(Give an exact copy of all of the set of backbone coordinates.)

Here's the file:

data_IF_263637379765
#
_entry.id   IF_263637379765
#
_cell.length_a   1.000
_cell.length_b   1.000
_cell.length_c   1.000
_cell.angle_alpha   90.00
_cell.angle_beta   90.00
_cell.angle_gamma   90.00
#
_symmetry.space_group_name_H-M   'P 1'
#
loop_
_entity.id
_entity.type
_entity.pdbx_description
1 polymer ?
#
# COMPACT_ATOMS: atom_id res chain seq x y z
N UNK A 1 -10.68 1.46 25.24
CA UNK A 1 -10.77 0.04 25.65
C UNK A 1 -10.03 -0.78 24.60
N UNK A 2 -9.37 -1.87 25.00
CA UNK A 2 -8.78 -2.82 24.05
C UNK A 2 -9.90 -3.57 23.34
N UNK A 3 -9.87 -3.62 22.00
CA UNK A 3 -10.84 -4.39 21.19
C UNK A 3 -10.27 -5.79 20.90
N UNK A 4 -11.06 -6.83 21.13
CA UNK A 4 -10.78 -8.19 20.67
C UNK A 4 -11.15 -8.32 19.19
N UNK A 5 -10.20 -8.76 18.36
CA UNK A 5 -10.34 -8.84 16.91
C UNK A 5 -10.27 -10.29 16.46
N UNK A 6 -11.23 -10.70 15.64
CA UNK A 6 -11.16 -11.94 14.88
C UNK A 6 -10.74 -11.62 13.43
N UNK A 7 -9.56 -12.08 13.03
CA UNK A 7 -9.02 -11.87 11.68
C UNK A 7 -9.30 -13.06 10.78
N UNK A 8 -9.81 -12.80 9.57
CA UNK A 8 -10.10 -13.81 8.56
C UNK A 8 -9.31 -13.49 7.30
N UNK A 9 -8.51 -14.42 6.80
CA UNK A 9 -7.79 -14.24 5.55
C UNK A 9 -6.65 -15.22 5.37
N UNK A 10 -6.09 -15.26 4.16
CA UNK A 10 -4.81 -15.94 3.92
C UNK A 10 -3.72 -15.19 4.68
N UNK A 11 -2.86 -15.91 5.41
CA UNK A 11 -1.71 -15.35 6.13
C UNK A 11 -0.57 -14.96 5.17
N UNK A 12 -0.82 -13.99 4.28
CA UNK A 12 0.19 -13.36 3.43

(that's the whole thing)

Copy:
data_IF_263637379765
#
_entry.id   IF_263637379765
#
_cell.length_a   1.000
_cell.length_b   1.000
_cell.length_c   1.000
_cell.angle_alpha   90.00
_cell.angle_beta   90.00
_cell.angle_gamma   90.00
#
_symmetry.space_group_name_H-M   'P 1'
#
loop_
_entity.id
_entity.type
_entity.pdbx_description
1 polymer ?
#
# COMPACT_ATOMS: atom_id res chain seq x y z
N UNK A 1 -10.68 1.46 25.24
CA UNK A 1 -10.77 0.04 25.65
C UNK A 1 -10.03 -0.78 24.60
N UNK A 2 -9.37 -1.87 25.00
CA UNK A 2 -8.78 -2.82 24.05
C UNK A 2 -9.90 -3.57 23.34
N UNK A 3 -9.87 -3.62 22.00
CA UNK A 3 -10.84 -4.39 21.19
C UNK A 3 -10.27 -5.79 20.90
N UNK A 4 -11.06 -6.83 21.13
CA UNK A 4 -10.78 -8.19 20.67
C UNK A 4 -11.15 -8.32 19.19
N UNK A 5 -10.20 -8.76 18.36
CA UNK A 5 -10.34 -8.84 16.91
C UNK A 5 -10.27 -10.29 16.46
N UNK A 6 -11.23 -10.70 15.64
CA UNK A 6 -11.16 -11.94 14.88
C UNK A 6 -10.74 -11.62 13.43
N UNK A 7 -9.56 -12.08 13.03
CA UNK A 7 -9.02 -11.87 11.68
C UNK A 7 -9.30 -13.06 10.78
N UNK A 8 -9.81 -12.80 9.57
CA UNK A 8 -10.10 -13.81 8.56
C UNK A 8 -9.31 -13.49 7.30
N UNK A 9 -8.51 -14.42 6.80
CA UNK A 9 -7.79 -14.24 5.55
C UNK A 9 -6.65 -15.22 5.37
N UNK A 10 -6.09 -15.26 4.16
CA UNK A 10 -4.81 -15.94 3.92
C UNK A 10 -3.72 -15.19 4.68
N UNK A 11 -2.86 -15.91 5.41
CA UNK A 11 -1.71 -15.35 6.13
C UNK A 11 -0.57 -14.96 5.17
N UNK A 12 -0.82 -13.99 4.28
CA UNK A 12 0.19 -13.36 3.43